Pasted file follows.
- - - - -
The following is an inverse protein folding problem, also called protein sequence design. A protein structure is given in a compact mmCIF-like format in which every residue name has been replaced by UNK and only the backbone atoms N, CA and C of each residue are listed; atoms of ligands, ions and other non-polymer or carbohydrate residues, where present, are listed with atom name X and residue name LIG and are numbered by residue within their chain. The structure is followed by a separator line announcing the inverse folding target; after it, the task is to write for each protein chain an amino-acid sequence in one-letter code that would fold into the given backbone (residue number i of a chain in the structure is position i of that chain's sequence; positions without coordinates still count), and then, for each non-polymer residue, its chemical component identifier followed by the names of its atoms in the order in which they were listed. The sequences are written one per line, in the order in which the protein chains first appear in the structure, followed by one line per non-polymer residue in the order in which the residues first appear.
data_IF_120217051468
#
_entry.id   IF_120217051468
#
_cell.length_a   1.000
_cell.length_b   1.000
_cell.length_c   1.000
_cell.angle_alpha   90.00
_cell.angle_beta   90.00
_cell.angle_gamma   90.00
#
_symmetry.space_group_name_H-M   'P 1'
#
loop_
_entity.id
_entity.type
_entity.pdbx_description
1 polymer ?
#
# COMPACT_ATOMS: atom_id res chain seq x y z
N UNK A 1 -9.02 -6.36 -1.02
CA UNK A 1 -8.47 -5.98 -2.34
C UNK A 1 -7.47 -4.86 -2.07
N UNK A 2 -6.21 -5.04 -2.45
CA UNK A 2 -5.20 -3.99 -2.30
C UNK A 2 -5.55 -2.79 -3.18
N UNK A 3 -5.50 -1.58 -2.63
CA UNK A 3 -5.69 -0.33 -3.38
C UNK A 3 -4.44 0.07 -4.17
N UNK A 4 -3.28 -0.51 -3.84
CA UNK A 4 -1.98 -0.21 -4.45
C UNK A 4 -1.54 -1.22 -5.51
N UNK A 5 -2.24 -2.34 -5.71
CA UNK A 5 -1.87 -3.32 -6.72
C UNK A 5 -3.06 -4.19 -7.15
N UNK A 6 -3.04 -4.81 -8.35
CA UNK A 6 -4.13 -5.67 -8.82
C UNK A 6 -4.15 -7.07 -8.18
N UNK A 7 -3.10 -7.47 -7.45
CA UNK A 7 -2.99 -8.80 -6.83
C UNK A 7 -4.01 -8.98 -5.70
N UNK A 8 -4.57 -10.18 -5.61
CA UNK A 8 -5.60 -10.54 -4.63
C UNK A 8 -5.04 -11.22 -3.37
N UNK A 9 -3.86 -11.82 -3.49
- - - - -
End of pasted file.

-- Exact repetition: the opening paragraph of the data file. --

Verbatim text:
The following is an inverse protein folding problem, also called protein sequence design. A protein structure is given in a compact mmCIF-like format in which every residue name has been replaced by UNK and only the backbone atoms N, CA and C of each residue are listed; atoms of ligands, ions and other non-polymer or carbohydrate residues, where present, are listed with atom name X and residue name LIG and are numbered by residue within their chain. The structure is followed by a separator line announcing the inverse folding target; after it, the task is to write for each protein chain an amino-acid sequence in one-letter code that would fold into the given backbone (residue number i of a chain in the structure is position i of that chain's sequence; positions without coordinates still count), and then, for each non-polymer residue, its chemical component identifier followed by the names of its atoms in the order in which they were listed. The sequences are written one per line, in the order in which the protein chains first appear in the structure, followed by one line per non-polymer residue in the order in which the residues first appear.